University of Twente Student Theses


Observing Waterlogging and its impact on Agriculture in Hungary using Radar and Optical Images

Mahmud, Ashfak (2022) Observing Waterlogging and its impact on Agriculture in Hungary using Radar and Optical Images.

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Abstract:The study aims to detect waterlogging dynamics in agricultural fields and quantify its effect on crop development at different growth stages using synthetic-aperture radar (SAR) and optical satellite images. Firstly, waterlogging dynamics (occurrence, extent, and timing) have been detected from Sentinel-1 (S1) and PlanetScope (PS) images. Hereafter, temporal profiles from Sentinel-1(S1) and Sentinel-2 (S2) have been used to understand the development of the crop in different growth stages. Finally, the impact of waterlogging has been quantified by comparing crop development in non-waterlogged (NWL) and waterlogged (WL) locations in different growth stages by the synergistic use of radar (S1) and optical (S2) images. A threshold value of Normalized Difference Water Index (NDWI) ≥ -0.27 on PS images was applied, and a threshold value of σ_VV^0 ≤ -16 dB on S1 images was employed to separate the waterlogged areas. Temporal profiles of σ_VH^0, σ_VV^0, cross-ratio (CR), and radar vegetation index (RVI) from S1 and Normalized Difference Vegetation Index (NDVI) from S2 have been generated for the season 2021 to observe crop development. Time series analysis from sample sites at the intra-field level has been done to see how the crop development is reflected in NWL and WL crops. Finally, patterns of NDVI deviation in NWL and WL locations are mapped at the intra-field level in different growth stages. Results show that PS detected 3.95% (7.17 〖km〗^2), where S1 spotted 3.76 % (6.83 〖km〗^2) of the area as waterlogging. CR and RVI from S1 and NDVI from S2 perform as a similar indicators of crop development monitoring. However, S2-derived NDVI shows an early increase and decrease than CR and RVI from S1 in the initial and senescence stages as NDVI is sensitive to chlorophyll, whereas CR and RVI are sensitive to biomass and vegetation water content (VWC). The highest NDVI differences (up to 0.4) between NWL and WL crops are noticed during the flowering and fruit development stage (May to mid-June). Due to less biomass being developed in the WL crop during leaf development and stem elongation stage in April, CR shows slightly lower values (2-3 dB) in WL locations. Similar to NDVI, the highest difference in CR and RVI between WL and NWL locations is found during May, when winter wheat shows maximum growth. A delay in crop growth in the WL location is also noticeable during crop development. The highest discrepancies between NWL and WL locations are found from January to March by combining S2-derived NDVI, and S1-derived scaled CR due to the sensitivity difference of NDVI and CR to waterlogging. From the leaf development and stem elongation to flowering and fruit development stages, the ratio of CR and NDVI responded similarly to crop growth in both waterlogging states. However, some inconsistencies are found during senescence due to the difference in the rate of biomass and chlorophyll loss in NWL and WL crops. The spatial patterns of NDVI deviation show that high and very high deviations coincide with the WL locations, especially when waterlogging has a longer duration, and the deviation is the highest during the flowering and fruit development stage. The study reveals that the synergy capabilities of optical and radar images are the potential for detecting waterlogging dynamics as well as assessing the difference in crop development between WL and NWL crops.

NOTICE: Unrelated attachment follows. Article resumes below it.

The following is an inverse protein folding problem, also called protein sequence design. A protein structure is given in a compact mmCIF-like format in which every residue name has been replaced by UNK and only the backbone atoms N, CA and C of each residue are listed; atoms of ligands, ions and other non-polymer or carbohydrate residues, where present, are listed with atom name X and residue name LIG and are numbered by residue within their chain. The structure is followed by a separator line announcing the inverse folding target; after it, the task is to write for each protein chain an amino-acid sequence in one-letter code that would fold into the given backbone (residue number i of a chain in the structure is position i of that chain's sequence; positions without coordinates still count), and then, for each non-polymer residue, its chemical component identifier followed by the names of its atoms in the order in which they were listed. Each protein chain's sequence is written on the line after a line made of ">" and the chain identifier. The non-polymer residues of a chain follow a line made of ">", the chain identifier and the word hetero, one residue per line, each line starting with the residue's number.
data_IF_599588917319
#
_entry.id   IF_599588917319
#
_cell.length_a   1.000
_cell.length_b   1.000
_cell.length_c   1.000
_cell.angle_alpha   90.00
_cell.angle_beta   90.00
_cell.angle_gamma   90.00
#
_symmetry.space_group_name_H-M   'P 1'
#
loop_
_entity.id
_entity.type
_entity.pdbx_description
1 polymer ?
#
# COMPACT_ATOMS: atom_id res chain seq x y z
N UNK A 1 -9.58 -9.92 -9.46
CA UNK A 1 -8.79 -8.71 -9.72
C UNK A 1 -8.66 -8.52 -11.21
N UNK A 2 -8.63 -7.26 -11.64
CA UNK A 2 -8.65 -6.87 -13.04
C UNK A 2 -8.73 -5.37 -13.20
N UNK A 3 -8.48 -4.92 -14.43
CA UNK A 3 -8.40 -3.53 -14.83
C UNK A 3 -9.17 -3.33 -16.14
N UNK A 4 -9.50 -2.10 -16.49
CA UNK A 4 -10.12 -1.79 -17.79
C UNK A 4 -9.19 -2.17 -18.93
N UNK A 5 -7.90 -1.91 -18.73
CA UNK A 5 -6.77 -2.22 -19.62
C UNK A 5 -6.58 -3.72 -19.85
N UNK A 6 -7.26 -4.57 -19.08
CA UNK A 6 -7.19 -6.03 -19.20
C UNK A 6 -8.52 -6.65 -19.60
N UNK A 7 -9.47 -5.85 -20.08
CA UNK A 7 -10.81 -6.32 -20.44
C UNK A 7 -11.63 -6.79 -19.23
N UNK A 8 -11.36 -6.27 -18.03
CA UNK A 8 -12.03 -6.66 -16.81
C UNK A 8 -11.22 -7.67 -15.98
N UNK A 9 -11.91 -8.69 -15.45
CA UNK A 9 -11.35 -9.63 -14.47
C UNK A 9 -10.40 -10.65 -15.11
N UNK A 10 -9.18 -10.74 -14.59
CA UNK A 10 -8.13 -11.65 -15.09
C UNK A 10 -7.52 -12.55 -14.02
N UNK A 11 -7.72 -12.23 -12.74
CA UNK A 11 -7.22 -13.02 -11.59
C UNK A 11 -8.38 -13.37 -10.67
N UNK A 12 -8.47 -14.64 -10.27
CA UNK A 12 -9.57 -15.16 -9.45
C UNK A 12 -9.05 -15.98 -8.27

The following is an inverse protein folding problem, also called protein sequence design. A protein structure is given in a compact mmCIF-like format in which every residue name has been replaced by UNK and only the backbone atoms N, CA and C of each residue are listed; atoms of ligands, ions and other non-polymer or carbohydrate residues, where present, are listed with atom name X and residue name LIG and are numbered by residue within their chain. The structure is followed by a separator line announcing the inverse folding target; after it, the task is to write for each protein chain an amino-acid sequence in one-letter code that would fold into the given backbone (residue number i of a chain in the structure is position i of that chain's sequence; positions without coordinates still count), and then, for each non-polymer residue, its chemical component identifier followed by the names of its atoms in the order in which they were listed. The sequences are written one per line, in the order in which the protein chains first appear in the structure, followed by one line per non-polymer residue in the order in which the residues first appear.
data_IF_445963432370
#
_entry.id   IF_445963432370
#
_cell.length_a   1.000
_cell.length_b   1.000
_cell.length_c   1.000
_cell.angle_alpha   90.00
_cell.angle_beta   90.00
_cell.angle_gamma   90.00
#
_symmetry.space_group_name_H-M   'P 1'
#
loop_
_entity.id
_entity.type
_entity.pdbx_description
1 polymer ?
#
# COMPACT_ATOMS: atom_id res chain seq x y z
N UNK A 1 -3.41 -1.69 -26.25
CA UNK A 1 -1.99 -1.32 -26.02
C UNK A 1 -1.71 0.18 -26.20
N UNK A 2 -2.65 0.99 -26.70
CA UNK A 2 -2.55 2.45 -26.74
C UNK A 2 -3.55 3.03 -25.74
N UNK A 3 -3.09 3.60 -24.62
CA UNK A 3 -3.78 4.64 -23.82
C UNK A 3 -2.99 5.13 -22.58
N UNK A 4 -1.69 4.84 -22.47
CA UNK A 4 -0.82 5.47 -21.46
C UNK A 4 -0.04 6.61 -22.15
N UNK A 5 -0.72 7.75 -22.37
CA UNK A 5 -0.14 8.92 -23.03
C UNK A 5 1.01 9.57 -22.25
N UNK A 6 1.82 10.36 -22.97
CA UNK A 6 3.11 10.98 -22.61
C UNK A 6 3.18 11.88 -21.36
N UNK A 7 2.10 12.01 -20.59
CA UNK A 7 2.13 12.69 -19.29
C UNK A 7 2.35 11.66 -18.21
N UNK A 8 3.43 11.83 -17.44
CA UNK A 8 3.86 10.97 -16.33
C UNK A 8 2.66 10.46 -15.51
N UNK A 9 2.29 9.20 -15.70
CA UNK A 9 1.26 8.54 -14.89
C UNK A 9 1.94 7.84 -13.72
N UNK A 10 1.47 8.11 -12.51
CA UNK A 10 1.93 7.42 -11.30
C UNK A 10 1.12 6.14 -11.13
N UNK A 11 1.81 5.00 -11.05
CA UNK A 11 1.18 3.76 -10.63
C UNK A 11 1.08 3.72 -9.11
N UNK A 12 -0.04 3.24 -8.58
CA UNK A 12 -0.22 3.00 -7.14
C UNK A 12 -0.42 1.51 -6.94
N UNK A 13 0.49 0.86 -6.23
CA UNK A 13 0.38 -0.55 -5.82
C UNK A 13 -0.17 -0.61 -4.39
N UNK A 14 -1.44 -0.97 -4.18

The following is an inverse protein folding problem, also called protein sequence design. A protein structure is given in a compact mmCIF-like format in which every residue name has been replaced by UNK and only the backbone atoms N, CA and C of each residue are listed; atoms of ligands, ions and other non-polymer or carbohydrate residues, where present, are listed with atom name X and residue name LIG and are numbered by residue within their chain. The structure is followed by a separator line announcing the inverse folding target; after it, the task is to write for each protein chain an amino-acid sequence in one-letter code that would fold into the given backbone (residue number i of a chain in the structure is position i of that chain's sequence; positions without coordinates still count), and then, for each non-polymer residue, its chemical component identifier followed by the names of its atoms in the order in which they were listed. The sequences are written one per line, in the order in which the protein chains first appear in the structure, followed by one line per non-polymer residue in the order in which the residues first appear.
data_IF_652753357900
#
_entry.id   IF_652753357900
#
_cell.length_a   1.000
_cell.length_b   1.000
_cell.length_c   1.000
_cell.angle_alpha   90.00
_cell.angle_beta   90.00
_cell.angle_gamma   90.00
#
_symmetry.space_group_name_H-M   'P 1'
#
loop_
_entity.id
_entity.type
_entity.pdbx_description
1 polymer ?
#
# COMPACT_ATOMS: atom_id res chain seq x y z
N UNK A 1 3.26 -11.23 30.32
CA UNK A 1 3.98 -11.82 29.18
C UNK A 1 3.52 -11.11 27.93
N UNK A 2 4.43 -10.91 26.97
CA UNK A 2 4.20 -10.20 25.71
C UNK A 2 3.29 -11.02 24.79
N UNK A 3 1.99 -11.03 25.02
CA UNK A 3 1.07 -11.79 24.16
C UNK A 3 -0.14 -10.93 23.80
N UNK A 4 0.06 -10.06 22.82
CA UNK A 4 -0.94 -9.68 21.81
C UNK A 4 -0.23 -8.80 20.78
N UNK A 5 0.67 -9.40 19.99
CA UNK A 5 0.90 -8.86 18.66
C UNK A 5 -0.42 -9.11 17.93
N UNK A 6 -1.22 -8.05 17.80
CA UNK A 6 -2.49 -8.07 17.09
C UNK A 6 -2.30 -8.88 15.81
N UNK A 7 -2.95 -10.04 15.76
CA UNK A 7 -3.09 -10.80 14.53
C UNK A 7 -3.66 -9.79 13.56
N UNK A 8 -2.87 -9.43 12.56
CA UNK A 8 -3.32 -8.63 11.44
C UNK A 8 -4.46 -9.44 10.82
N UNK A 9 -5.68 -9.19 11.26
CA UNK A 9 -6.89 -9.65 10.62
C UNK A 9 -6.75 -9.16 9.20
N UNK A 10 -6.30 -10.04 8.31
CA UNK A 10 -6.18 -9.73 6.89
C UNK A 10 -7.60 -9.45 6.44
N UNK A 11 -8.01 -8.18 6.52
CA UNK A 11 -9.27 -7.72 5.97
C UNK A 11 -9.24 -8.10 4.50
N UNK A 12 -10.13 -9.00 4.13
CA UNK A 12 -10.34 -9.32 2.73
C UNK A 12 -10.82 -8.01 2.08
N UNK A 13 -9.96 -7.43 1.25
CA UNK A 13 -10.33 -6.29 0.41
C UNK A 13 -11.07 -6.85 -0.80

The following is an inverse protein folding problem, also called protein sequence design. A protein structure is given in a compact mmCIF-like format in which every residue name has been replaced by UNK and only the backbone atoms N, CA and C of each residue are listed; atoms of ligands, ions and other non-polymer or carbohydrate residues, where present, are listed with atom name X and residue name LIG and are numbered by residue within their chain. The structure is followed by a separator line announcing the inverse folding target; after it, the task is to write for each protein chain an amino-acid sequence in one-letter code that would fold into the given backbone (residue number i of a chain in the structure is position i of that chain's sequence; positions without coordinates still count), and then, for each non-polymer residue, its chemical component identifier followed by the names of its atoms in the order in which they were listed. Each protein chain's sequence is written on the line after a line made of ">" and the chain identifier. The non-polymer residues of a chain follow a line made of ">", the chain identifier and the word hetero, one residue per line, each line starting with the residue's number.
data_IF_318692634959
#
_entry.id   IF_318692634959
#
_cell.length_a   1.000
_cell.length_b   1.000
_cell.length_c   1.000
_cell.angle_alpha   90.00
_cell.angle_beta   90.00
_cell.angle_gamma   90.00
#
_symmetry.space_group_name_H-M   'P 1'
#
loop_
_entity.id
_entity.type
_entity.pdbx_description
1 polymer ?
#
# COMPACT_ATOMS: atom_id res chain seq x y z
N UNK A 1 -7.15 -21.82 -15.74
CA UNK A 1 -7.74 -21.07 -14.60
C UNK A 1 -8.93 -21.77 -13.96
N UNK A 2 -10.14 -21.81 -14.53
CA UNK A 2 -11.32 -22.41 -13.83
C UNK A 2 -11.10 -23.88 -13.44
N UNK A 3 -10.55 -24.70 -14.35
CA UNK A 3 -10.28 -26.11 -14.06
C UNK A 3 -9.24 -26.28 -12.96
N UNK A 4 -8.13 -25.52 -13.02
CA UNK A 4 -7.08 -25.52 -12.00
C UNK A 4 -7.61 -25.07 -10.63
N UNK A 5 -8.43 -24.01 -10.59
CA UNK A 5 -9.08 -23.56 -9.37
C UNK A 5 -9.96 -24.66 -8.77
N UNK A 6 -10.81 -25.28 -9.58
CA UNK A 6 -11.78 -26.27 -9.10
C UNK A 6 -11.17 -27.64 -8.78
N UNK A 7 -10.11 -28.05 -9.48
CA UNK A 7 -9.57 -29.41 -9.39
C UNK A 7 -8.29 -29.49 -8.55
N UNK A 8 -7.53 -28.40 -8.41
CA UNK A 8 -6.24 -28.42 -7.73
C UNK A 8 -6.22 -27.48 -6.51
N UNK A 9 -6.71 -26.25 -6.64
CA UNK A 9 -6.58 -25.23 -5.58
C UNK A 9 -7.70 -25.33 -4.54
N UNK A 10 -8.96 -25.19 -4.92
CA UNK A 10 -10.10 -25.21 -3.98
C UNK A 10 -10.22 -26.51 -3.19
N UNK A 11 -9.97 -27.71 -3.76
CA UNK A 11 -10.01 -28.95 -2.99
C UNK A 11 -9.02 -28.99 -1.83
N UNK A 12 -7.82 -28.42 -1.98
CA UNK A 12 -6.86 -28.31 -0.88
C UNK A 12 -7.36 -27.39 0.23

Item Type:Essay (Master)
Faculty:ITC: Faculty of Geo-information Science and Earth Observation
Subject:38 earth sciences, 43 environmental science, 48 agricultural science
Programme:Geoinformation Science and Earth Observation MSc (75014)
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